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LABORATORY PROCEDURES FOR PLANT CELL LINES

REFERENCE NO.: PC/1998/1/7


TITLE: INTRODUCTION TO SAFETY REGULATIONS


INTRODUCTION

The following laboratory procedure list all safety regulations which have to be followed. The procedure is to familiarise (new) staff members with general and some specific safety considerations. Emergency and hazards which could be encountered in the collection are presented.

PROCEDURE

Instructions on safety aspects, emergency and hazards should be carried out on the day of arrival for each new employee. This introduction should take the form of a general tour of the collection laboratories. The instructor should check each item as it is dealt with, and ensure that the form is signed by instructor and the new staff member. The completed form is kept in staff files held in the head office.

Safety instructions for all staff members have to be repeated at intervals of at least once a year.

Check list to be covered during tour of new staff members of the collection and for yearly safety instructions of staff members. (Due to differences in the national regulations the following list can give only examples)

1 Fire precautions

    • what to do in case of fire
    • emergency notice posted in each laboratory
    • the emergency phone number
    • position of fire alarm points
    • position of fire extinguishers
    • escape routes
    • assembly points

 

2 Safety Information

    • Introduction and legislation
    • Contents of Code of Safety Practice (Unfallverhütungsvorschriften, contents, locations)
    • Accident/incident procedures posted in each lab
    • Physical hazards, including electrical hazards and liquid nitrogen (PC/1998/1/7 Appendix 1)
    • Biological hazards (PC/1998/1/7 Appendix 2), Good Microbiological Practice (PC/1998/1/7 Appendix 3), sources of laboratory infections 
    • Chemical

- locations and contents (Control of substances hazardous to health regulations (COSHH; Gefahrstoffverordnung)

- staff must read relevant forms before beginning work

- staff must consider regulations when planning new procedures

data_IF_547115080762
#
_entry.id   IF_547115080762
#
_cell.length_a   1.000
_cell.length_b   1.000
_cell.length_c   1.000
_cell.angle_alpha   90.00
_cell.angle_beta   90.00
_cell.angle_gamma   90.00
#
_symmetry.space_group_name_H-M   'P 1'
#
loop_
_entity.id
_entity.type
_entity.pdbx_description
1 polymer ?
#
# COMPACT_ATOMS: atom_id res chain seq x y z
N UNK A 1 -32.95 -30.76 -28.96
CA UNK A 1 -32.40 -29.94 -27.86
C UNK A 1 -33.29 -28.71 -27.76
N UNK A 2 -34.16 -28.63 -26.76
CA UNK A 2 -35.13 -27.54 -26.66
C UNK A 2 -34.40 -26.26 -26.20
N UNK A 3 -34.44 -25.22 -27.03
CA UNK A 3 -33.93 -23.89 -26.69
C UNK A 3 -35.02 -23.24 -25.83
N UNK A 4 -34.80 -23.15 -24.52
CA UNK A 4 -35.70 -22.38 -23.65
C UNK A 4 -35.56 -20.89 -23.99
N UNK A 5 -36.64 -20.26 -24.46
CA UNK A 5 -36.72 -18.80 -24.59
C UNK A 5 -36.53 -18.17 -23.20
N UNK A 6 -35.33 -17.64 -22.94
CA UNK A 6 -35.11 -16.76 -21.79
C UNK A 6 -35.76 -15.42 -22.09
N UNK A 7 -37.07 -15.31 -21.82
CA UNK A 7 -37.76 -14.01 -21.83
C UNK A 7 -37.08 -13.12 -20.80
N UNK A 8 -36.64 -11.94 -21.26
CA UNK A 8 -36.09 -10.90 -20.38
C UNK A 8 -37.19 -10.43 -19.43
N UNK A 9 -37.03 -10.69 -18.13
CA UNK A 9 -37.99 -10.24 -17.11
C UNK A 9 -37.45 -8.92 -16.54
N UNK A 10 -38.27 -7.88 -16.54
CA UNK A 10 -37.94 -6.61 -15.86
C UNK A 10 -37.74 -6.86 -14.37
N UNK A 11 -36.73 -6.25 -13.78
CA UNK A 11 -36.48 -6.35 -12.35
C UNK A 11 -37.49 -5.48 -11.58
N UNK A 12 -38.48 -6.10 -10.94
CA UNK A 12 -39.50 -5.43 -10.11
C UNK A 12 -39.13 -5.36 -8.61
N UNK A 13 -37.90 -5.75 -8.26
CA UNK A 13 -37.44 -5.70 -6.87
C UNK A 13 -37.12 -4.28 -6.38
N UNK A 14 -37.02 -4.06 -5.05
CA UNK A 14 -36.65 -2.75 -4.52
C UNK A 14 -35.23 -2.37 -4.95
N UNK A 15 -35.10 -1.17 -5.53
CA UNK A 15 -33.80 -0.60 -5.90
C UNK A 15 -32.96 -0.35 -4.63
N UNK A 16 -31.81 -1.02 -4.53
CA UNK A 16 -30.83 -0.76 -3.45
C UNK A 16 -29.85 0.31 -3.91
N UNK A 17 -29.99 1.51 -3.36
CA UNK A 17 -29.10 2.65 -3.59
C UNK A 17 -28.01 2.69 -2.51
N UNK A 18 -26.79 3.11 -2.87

- storage of hazardous chemicals (toxic compounds, flammables, acids) 

    • Access to laboratories
    • Protective equipment
    • Sterilisation and decontamination, disinfecting procedures
    • Waste disposal and disposal procedure

- chemical and toxic waste

- clean paper

- clean plastic

- clean glass

- contaminated paper/plastic/plastic pipettes/plastic syringes/petri dishes

- (contaminated) cannulas

- contaminated glass equipment (beakers, flasks, pipettes etc.)

- others (like batteries, alumina foil, metals)

    • Liquid nitrogen and solid carbon dioxide handling (risks, alarm system)
    • Transport of biological materials
    • Collection specific safety procedures
    • Safety Notice Board, locations
    • Information on repeating safety instructions at regular intervals

3 Information on equipment operation

    • Use of autoclaves
    • Use of centrifuges
    • Use of containment cabinets
    • Use of (freeze)-drying machines
    • Use of fume cabinets
    • Handling liquid nitrogen equipment
    • Use of controlled-rate freezers

4 Safety contacts

    • Head of the collection (room no., telephone number)
    • Representative for general safety (room no., telephone number)
    • Representative for biological safety (room no., telephone number)

The safety instruction has to be signed by the employee (name, signature , date) and by the person giving the instruction (name, signature , date). 

5 References

The following publications may be useful in establishing a general safety program for biological laboratories:

C.H. Collins, Laboratory-acquired infections, Third edition, Butterworth-Heinemann Ltd., Oxford, 1993. ISBN 0 7506 0642 8

C.H. Collins and A.J.Beale (eds.), Safety in Industrial Microbiology and Biotechnology, Butterworth-Heinemann Ltd., Oxford, 1992. ISBN 0 7506 1105 7

D.A. Fleming, Laboratory Safety, Principles and Practices, Second edition, ASM Press,Washington, D.C., 1995. ISBN 1 55581 047 0

B.M. Miller et al. (eds.), Laboratory Safety: Principals and Practices, American Society of Microbiology, Washington, D.C., 1986. ISBN 0 914826 77 8

St. R. Raynburn The Foundations of Laboratory Safety. A Guide for the Biomedical Laboratory. Springer-Verlag, New York, 1990. ISBN 0 387 97125 4

WHO, Laboratory Biosafety Manual, Second edition, World Health Organization, Geneva. ISBN 92 4 154450 3


Guidelines prepared for CABRI by DSMZ, 20 Jan. 1998
Page Layout by CERDIC
Copyright CABRI, 1998

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